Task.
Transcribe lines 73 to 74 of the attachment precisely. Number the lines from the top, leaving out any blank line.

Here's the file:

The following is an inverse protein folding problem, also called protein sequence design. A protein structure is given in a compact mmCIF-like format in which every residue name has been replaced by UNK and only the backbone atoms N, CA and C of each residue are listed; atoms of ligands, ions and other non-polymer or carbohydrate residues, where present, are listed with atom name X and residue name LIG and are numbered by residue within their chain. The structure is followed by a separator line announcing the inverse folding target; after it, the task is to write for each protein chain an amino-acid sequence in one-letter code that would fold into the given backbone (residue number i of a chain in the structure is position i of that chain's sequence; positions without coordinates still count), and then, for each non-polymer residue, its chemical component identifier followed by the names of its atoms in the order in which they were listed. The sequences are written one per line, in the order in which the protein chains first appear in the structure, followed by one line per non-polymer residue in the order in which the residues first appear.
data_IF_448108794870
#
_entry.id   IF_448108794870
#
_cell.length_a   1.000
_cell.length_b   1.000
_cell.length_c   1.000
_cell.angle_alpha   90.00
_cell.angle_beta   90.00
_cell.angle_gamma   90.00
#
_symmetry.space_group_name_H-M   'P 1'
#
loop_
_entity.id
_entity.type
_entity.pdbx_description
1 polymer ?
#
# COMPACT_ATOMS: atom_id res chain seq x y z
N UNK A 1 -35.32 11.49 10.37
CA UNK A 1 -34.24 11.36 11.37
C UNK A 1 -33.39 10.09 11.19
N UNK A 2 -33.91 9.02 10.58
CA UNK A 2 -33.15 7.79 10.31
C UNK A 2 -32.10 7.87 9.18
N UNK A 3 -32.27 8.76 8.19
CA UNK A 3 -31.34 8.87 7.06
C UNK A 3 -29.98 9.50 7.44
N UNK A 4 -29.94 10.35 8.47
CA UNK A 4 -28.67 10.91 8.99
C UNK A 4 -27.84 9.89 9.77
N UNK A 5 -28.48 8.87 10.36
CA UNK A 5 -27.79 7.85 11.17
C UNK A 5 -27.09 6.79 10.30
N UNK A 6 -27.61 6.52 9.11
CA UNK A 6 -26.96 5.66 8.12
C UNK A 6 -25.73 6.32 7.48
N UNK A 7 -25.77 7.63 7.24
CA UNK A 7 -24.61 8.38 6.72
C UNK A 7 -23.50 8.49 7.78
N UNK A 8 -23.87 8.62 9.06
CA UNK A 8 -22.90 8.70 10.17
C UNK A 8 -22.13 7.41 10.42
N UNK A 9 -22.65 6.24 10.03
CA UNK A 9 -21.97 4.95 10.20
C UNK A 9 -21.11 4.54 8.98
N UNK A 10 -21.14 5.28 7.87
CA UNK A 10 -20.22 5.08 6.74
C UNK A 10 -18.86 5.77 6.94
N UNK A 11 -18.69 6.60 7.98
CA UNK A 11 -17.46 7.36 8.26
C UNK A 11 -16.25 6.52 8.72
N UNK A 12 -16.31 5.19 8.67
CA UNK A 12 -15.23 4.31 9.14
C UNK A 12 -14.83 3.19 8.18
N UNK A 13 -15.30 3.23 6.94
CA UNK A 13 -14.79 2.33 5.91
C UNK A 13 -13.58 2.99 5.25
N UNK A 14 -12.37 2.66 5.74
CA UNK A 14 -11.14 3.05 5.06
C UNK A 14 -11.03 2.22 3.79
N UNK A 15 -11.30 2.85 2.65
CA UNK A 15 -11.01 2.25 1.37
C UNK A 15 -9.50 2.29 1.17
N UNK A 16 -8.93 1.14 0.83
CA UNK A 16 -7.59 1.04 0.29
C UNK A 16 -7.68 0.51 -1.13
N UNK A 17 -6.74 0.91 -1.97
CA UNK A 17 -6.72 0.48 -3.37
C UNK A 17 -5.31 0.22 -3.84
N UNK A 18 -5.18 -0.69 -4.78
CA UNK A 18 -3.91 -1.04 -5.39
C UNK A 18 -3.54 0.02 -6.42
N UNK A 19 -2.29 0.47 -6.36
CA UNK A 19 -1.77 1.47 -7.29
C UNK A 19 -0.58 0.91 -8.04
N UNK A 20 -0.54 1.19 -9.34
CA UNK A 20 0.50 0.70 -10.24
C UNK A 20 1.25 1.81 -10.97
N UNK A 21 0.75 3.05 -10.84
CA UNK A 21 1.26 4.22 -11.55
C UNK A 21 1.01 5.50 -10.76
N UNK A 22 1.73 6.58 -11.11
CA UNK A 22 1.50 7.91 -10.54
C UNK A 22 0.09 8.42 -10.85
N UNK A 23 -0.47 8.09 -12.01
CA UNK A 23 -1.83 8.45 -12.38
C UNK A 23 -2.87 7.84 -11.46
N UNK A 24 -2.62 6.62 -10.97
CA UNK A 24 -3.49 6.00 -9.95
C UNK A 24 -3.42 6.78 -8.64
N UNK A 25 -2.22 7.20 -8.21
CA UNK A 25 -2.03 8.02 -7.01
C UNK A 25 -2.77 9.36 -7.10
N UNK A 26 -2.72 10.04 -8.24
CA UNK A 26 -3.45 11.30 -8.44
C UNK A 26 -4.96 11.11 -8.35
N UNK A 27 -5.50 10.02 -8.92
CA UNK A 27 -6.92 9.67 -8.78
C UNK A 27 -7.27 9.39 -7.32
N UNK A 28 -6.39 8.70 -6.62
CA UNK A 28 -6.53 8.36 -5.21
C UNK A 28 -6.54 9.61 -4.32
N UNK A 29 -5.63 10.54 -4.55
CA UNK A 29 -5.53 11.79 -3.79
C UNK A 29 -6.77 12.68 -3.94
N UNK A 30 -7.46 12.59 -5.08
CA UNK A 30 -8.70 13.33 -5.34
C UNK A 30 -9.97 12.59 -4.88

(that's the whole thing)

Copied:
N UNK A 18 -5.18 -0.69 -4.78
CA UNK A 18 -3.91 -1.04 -5.39